When Parliament passed duties on tea, among other items, in the Townshend Act of 1767, female Patriots banded together to support and uphold the colonial boycott. American newspapers praised the ladies who sipped coffee or local herbal teas in place of the British imports. Poetesses sent their verses to the local gazettes in order to express their heartfelt devotion to the cause and their determination not to submit to the fastening of "Chains upon my country."144 In North Carolina, 51 women signed an agreement in October 1774 declaring their "sincere adherence" to Congress's resolves and pledging to do "every thing as lies in our power" to support the "publick [sic] good."145 These women proclaimed their patriotism while simultaneously declaring their intention—and even their right—to participate in the traditionally male realm of public policy. Some men may simply have laughed off such endeavors as amusing trivialities, but whether they recognized it or not, the Revolution changed the thoughts and mindsets of their mothers, wives, and daughters in many important if subtle ways. Even those women who accepted that politics was not the province of the female sex still remarked that "nothing else is talked of," and that the gathering storm against the British was "the most animating Subject" of the day, one that "Concerns us all."146
In addition to patriotic gestures and increased involvement in traditionally male-dominated topics—like politics and military strategy—the sheer necessities of warfare also created new opportunities for women. These opportunities were not always advantageous for the women themselves, particularly in the case of enslaved women; but they did carry the potential to teach such women new skills. Enslaved black women in the South became the backbone of the domestic textile industry during the colonial boycotts of the Revolutionary War, when Virginia merchants and other slaveowners put them to work spinning and weaving to manufacture cloth that satisfied public demand in absence of British imports. They would continue to manufacture cloth until the War of 1812. Farther north, white women who could not rely on slave labor had to assume the duties of creating homespun fabric in addition to their other considerable chores in the household and on the farm. The demand for homespun clothing was clearly a priority, and in turn, it elevated the importance of women's unpaid but crucial domestic labor. One Connecticut farm girl who spent an entire autumn day carding and spinning wool in 1775 sat down that evening to write in her diary that she "felt Nationly [sic] into the bargain."147 Another young woman in New York City used the same terminology—"felt Nationly"—to express her pride in having knitted stockings from homespun yarn.148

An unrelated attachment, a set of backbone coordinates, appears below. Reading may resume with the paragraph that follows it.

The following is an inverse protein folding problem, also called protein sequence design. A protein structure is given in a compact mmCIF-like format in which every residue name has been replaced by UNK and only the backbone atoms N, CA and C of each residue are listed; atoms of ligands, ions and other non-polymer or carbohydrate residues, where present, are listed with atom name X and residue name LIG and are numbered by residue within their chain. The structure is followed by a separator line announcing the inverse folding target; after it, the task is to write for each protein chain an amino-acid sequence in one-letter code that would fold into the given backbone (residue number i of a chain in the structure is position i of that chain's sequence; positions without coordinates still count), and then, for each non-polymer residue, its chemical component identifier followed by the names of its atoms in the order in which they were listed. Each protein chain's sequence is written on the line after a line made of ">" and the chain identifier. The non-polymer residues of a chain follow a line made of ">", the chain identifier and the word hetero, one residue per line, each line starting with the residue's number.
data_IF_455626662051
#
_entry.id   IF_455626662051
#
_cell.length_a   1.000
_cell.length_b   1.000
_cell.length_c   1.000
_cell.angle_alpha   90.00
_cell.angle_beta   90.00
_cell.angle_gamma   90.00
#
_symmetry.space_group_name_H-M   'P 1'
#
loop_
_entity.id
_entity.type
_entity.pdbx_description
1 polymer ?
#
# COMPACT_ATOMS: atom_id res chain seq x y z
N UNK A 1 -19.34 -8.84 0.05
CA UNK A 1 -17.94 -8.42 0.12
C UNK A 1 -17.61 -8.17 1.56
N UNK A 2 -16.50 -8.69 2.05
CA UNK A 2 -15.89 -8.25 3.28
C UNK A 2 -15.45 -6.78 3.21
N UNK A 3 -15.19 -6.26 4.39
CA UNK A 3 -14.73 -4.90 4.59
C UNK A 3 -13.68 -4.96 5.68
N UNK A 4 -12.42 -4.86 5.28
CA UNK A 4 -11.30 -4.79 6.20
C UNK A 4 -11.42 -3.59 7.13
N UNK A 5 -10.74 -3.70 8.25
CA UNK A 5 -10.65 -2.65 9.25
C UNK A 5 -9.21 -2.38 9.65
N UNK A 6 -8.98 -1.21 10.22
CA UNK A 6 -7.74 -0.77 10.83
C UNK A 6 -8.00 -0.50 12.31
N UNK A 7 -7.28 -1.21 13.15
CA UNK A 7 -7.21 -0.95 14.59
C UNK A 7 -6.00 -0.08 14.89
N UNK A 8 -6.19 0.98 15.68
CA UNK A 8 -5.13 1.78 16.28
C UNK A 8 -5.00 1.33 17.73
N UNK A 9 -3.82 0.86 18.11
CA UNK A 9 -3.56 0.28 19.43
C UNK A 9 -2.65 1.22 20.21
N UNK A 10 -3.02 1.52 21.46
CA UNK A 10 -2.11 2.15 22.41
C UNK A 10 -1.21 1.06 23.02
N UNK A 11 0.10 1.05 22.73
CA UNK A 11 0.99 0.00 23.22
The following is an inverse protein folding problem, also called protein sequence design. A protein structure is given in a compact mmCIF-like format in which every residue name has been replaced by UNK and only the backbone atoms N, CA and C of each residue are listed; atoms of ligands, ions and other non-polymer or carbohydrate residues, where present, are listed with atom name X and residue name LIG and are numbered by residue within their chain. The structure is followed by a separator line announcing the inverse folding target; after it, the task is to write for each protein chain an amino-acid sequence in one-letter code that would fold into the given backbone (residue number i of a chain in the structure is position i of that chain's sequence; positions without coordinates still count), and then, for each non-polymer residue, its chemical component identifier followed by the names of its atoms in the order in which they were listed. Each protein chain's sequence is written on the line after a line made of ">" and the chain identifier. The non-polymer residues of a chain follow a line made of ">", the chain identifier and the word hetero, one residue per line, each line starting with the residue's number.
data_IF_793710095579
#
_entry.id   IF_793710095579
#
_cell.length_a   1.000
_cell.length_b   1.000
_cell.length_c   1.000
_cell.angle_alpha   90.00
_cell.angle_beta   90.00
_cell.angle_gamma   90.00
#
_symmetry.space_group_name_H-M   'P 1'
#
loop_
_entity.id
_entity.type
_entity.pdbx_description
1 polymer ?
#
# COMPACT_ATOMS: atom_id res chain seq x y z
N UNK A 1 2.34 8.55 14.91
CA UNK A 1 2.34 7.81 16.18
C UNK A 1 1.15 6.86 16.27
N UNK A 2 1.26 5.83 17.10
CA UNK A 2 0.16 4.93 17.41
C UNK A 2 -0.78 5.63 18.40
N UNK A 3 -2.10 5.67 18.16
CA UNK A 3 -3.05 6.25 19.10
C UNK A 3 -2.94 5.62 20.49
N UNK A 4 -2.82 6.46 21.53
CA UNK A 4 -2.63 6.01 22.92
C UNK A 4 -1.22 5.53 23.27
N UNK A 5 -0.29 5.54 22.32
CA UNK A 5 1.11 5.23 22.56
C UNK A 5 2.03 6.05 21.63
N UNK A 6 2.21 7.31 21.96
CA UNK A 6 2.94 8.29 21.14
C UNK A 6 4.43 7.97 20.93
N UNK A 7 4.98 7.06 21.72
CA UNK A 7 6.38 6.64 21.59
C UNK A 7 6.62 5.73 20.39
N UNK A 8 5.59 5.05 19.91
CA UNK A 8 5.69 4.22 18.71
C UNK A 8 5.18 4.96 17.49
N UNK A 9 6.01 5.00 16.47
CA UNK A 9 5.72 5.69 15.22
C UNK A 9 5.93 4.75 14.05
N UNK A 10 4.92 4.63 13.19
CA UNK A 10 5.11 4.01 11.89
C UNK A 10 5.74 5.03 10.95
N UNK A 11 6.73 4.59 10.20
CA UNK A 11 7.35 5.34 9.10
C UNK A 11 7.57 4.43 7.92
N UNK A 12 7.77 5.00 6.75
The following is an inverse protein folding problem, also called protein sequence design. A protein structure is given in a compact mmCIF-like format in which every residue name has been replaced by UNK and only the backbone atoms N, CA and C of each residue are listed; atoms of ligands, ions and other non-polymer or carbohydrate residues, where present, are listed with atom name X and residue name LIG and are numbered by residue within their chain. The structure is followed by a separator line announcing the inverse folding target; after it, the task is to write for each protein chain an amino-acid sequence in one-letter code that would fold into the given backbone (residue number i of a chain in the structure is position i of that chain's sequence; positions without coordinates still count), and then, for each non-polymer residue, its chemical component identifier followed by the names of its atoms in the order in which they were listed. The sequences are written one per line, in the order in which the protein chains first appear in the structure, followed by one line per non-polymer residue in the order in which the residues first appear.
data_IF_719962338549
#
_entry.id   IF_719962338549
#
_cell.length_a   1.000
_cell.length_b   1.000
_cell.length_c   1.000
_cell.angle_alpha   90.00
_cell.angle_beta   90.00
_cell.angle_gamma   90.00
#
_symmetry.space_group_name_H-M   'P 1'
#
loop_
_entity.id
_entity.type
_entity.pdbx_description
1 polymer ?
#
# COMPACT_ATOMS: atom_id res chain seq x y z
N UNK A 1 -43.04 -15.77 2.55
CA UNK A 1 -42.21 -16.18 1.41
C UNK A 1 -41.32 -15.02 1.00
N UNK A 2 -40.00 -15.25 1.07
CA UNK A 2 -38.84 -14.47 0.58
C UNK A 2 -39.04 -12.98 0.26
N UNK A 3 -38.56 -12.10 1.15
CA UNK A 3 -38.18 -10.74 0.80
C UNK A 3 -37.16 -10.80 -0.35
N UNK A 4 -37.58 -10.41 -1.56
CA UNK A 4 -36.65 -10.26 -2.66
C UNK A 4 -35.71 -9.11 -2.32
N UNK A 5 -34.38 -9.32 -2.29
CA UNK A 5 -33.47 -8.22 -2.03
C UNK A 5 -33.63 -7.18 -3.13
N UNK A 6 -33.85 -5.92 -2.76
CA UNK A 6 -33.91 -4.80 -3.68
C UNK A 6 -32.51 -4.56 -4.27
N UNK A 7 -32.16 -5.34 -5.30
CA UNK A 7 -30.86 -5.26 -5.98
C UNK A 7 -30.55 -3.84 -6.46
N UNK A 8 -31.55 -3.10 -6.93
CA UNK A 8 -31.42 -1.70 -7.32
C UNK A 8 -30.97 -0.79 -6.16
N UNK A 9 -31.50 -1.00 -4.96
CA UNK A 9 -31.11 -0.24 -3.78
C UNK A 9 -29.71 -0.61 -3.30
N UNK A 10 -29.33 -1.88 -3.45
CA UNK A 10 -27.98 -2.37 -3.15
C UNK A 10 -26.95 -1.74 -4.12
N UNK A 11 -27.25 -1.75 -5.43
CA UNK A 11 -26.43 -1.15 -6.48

Women not only provided critical economic support during colonial boycotts, but they utilized their position in society to play the roles of politician, spy, informer, and activist. During the British invasion of South Carolina in 1780, women like Eliza Wilkinson recalled that the Whig ladies were "perfect statesmen," for they could easily gather amongst themselves and pretend to talk of fashion, all the while exchanging information about the enemy. British officers would have disregarded the sight of such ladies gathering to discuss what they assumed were "feminine" matters. The same was perhaps even more true of young women (who would be known as teenagers today, although the term did not exist back then) like Emily Gieger and Deborah Champion, who served as messengers for the militia.149